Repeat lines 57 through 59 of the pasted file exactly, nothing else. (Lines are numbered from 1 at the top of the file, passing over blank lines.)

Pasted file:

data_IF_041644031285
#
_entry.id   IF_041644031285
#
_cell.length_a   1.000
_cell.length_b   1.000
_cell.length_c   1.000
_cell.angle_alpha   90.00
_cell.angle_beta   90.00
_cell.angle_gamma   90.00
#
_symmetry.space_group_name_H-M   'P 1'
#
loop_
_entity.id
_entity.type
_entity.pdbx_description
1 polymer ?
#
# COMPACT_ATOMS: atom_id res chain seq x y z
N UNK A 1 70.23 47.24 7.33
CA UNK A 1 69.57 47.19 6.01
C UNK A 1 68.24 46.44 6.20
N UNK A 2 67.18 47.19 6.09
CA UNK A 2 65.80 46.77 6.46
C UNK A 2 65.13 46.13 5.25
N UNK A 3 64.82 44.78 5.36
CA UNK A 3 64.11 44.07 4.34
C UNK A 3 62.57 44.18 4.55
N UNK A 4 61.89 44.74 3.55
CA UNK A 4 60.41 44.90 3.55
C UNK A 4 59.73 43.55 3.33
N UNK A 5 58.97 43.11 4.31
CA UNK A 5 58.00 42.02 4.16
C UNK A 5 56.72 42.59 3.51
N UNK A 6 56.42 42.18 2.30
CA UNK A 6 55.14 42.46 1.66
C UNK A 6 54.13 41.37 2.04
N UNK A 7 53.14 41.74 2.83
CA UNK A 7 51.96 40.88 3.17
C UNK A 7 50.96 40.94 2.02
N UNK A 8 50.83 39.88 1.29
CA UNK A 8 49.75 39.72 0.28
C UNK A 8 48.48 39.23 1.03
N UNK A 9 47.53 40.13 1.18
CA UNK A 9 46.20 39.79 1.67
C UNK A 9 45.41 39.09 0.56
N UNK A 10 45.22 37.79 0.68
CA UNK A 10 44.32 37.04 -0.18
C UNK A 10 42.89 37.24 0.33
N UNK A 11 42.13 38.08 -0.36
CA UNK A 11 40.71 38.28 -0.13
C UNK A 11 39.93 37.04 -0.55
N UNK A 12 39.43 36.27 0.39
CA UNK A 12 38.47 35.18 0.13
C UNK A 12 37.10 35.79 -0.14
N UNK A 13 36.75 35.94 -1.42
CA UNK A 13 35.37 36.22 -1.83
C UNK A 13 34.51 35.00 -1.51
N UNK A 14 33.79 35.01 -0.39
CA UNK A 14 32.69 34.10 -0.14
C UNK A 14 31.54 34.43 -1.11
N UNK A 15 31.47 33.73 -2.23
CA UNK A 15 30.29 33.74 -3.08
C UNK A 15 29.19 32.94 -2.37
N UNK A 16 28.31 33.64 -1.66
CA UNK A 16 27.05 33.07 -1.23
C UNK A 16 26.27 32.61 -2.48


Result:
N UNK A 13 36.75 35.94 -1.42
CA UNK A 13 35.37 36.22 -1.83
C UNK A 13 34.51 35.00 -1.51